The start of the new year sees the launch of a new series here on GeoLog. Drawing inspiration from popular stories on our social media channels, as well as unique and quirky research news, this monthly column aims to bring you the best of the Earth and planetary sciences from around the web.
One of the biggest stories of this month was the anticipated release of the average global surface temperatures for 2016. It probably wasn’t a great surprise to discover that newly released National Oceanic and Atmospheric Administration (NOAA), NASA and the UK’s MetOffice data showed 2016 was the hottest year on record. On average, temperatures last year were 0.99℃ higher than the mid-century mean. It marks the third year in a row that Earth has registered record-breaking temperatures and highlights a trend, as climate blogger, Dana Nuccitelli, explains in an article for The Guardian:
“We’re now breaking global temperature records once every three years”
This video, showing NASA global surface temperature record since 1880, illustrates the point clearly. There were no record breaking years between 1945 and 1976, but since 1980 there have been 12.
This month also saw the inauguration of the 45th President of the United States. A fierce climate-change denier, Donald Trump’s rise to power has many worried about the future of climate change policy at the White House. To shine a light on the realities of climate change in the face of a largely climate sceptic administration and despite the ever rising global temperatures, The Guardian dedicate 24 hours to reporting on how climate changes is affecting regions across the globe. Among the comprehensive coverage this collection of climate facts stands out.
And it turns out the fears about the newly elected administration may not have been unfounded. Earlier this week the US Department of Agriculture and other federal agencies issued a ban preventing its scientists from communicating with the press and public about their research findings; even on social media. The order has since been rescinded, but US- based scientists remain concerned. In response, the AGU has written a letter to federal agencies in the US defending the protection of scientific integrity and open communications.
Closer to home, central Italy was struck by a sequence of four earthquakes on 18th of January, with the largest registering a magnitude of 5.7. The epicentres were located close to the town of Amatrice – in a region already shaken by several strong, and sometimes devastating, earthquakes in 2016. Later that day, and following a period of very heavy snowfall, a deadly avalanche in the Apennines buried a hotel in the Grand Sasso resort area, which had also been affected by the earthquakes. Although some news reports were quick to suggest the avalanche had been triggered by the earthquakes, researchers will need more data and a more detailed analysis to make this connection.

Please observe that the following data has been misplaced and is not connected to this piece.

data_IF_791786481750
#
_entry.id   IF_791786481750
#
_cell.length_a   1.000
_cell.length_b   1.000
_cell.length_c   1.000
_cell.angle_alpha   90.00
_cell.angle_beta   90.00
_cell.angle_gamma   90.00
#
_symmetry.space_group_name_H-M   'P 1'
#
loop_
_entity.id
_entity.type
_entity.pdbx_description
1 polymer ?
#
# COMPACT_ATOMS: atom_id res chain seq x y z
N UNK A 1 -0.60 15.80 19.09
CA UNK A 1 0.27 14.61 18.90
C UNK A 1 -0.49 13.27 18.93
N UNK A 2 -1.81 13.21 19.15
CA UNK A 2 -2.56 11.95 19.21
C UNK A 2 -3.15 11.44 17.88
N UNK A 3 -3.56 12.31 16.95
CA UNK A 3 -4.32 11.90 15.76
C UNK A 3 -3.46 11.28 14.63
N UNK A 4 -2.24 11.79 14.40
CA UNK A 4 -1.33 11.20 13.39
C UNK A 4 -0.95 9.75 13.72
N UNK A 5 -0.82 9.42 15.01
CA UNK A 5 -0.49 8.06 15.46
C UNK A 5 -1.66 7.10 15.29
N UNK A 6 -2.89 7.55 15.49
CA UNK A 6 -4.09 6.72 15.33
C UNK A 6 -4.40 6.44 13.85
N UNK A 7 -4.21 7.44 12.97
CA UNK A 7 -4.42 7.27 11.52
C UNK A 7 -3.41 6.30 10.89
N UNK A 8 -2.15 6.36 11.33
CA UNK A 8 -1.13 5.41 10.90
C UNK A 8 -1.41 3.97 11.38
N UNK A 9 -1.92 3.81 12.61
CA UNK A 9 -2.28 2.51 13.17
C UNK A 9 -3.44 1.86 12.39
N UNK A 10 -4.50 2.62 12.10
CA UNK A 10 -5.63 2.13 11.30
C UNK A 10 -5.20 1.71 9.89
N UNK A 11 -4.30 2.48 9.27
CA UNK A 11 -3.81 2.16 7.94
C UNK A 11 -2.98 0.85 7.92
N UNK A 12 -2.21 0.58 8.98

What you might have missed
“Climate change poses increasingly severe risks for ecosystems, human health and the economy in Europe.”
The document assesses the latest trends and projections on climate change and its impacts across Europe. While the effects of increasing temperatures will be felt across the continent, Southern and south-eastern Europe is projected to be a climate change hotspot with the forecasts showing the region will bear the brunt of the impacts.
A powerful 7.9 magnitude earthquake struck off the coast of Papua New Guinea on 22nd January. While the USGS estimated there was a low risk to property, tsunami warnings were issued across the South Pacific. In the wake of the tremor, the Incorporated Research Institutions for Seismology (IRIS) tweeted this neat ground motion visualisation of the earthquake waves.
A study published in Nature and summarised in Eos, highlights that while overt discrimination of women in the geosciences has not been as prevalent in recent years, many female scientists are still subject to subtle and unconscious bias leading to barriers to success in the geosciences.
Five links we liked
- NOAA’s new GOES-R satellite for weather monitoring returned its first stunning photos of planet Earth – here are six reasons why the data it will acquire matter.
- Snow fell in the Sahara for the first time in 37 years! This photogallery shows the usually red sand dunes of the desert covered in a sprinkling of white snow.
- Scientist at The University of Cambridge have published the first global map of flow within the Earth’s mantle, showing that the surface moves up & down “like a yo-yo”.
The EGU story
At the EGU, the highlight of the month is the number of abstracts we received from researchers wishing to present and discuss their science at the EGU 2017 General Assembly. With over 17,500 abstracts, and an improved set-up to accommodate the high number of expected participants, the conference promises to be the largest and most exciting to date. We look forward to welcoming everyone in Vienna on 23–28 April!
And don’t forget! To stay abreast of all the EGU’s events and activities, from highlighting papers published in our open access journals to providing news relating to EGU’s scientific divisions and meetings, including the General Assembly, subscribe to receive our monthly newsletter.